NSW Police, the Australian Securities and Investments Commission and the Australian Prudential Regulatory Authority had been notified, the bank said.
While Federal Court proceedings have been filed against Forum Finance, the companys sole director, Basile Papadimitriou, also known as Bill Papas, is also named as a respondent.
The 49-year old Mr Papas founded Forum in 2011 according to the companys website.
Football man
Mr Papas is the president of Sydney Olympic Football Club, one of the largest and most successful clubs in the NSW National Premier League, which ranks one level below the A-League.
In October he announced the purchase of Greek professional football team Xanthi. Mr Papas is also a self-proclaimed motorsport enthusiast.
In May 2019, Domain reported that Mr Papas and Forum Group co-director Vince Tesoriero paid a record $5.8 million for a waterfront property on the NSW Central Coast. Mr Tesoriero ceased to be a director of Forum Group last year. He was added as a third respondent in the Westpac proceedings on Friday.
Mr Papas could not be reached for comment via email or LinkedIn at the time of publication.
Xanthi FC owner Bill Papas watches on as Tony Popovic puts pen to paper with the Greek club. Supplied
Requests for comments were sent to Forum Group through the company email and that of its legal representatives and a phone call was unanswered.
Societe Generale confirmed it provided financing to Forum Finance and has a current exposure of about $9 million. We have commenced legal proceedings in relation to a potential fraud. We are not able to comment further, the spokeswoman said.
Forums website lists several large clients including Findex, HWL Ebsworth, the Cerebral Palsy Alliance, Seven Group-owned WesTrac and Smart Group. The company is a wholesale provider of office equipment such as computers and software.
A spokesman for WesTrac confirmed that in late May it was informed that funds had been accessed from a loan facility in its name with Westpac.
WesTrac has no record of having accessed the funds and has advised the bank accordingly, the spokesman told AFR Weekend.
The spokesman said WesTrac has not suffered any financial loss as a result of the matter, and cannot provide further comment as it is before the courts.
According to the ASIC filing, the auditor of Forum Group is Rothsay Audit and Assurance.
A spokesman for the audit firm said it was alerted to potential fraud by an external third party and notified the corporate regulator. Rothsay is not implicated in any way in the alleged fraud.
The alleged fraud does not appear to have taken place in any of the trading companies that we audit, the spokesperson said.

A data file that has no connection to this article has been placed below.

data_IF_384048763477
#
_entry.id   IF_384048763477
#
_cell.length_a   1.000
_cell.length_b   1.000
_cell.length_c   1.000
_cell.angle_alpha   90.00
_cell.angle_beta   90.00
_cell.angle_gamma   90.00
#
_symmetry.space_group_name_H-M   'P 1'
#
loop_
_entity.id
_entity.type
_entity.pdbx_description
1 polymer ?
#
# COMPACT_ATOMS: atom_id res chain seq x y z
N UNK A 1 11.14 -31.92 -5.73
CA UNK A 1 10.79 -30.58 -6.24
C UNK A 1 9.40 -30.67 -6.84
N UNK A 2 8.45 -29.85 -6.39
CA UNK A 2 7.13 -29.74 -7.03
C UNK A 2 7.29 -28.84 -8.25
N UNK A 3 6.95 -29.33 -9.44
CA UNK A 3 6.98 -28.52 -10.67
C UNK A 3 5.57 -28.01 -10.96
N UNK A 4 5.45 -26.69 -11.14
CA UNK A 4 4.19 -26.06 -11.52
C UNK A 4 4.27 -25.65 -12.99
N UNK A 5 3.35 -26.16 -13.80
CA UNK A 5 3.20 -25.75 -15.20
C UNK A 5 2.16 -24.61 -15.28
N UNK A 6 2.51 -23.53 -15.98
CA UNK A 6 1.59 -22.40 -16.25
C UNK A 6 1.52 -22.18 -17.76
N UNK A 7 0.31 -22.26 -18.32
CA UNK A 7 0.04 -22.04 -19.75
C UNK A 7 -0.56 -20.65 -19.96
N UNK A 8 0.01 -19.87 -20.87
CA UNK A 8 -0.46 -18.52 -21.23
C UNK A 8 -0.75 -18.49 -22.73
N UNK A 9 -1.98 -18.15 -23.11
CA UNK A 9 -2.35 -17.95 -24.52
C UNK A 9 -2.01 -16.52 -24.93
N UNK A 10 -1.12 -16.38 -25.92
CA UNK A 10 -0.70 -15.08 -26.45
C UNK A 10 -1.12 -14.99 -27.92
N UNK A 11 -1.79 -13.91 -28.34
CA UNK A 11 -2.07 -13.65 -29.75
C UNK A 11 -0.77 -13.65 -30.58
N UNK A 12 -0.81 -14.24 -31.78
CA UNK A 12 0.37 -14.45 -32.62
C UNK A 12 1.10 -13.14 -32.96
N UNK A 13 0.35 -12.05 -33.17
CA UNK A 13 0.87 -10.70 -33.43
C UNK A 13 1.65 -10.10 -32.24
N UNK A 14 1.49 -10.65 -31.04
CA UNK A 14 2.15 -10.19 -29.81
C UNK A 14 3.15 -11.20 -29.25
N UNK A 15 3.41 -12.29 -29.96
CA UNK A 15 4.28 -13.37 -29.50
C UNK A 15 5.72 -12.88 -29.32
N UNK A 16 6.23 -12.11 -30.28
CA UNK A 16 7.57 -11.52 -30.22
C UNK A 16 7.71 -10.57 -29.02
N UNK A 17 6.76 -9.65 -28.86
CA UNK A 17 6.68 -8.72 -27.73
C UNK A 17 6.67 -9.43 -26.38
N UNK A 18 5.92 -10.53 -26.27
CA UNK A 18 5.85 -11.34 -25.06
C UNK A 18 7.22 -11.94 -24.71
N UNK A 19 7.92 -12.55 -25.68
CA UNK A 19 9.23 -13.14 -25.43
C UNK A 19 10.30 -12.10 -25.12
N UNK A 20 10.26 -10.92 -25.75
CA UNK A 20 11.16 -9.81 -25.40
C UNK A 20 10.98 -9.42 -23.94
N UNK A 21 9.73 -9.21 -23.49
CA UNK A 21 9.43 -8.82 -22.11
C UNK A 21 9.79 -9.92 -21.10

Westpac chief executive Peter King said the fraud was a complex issue and the bank was working with regulatory authorities to address it. The bank is also undertaking an external review to determine how the fraud happened.
At this preliminary stage, the potential fraud is sophisticated and appears to have been perpetrated externally, Mr King said in a statement.
Litany of issues
Sources said Forum Group supplied office equipment to businesses and in turn arranged lease financing from banks such as Westpac. Westpac paid the funds to an entity and then subsequently received regular lease payments.
The alleged fraud was discovered when a customer sought equipment financing from Westpac, which was under the impression it had already provided financing via Forum Group. That led to an investigation that uncovered the alleged fraud.
The alleged fraud is the latest setback for Westpac that earlier on Friday had agreed to pay $87 million in compensation to clients of financial advisers that held listed shares on its BT Wrap platform but had not been notified of corporate actions over a 15-year period.
In September, Westpac paid the biggest fine in Australian corporate history when it agreed to a $1.3 billion settlement with financial intelligence authority AUSTRAC.
The bombshell claim led to the departure of chief executive Brian Hartzer. It forced Westpac to admit to 23 million breaches of the law for failing to report international transactions and the insufficient monitoring of customers making suspicious transactions fitting the pattern of paying for child exploitation.
In May, Westpac was again stung as the corporate regulator alleged the banks interest traders engaged in insider trading relating to the $16 billion privatisation of Ausgrid.

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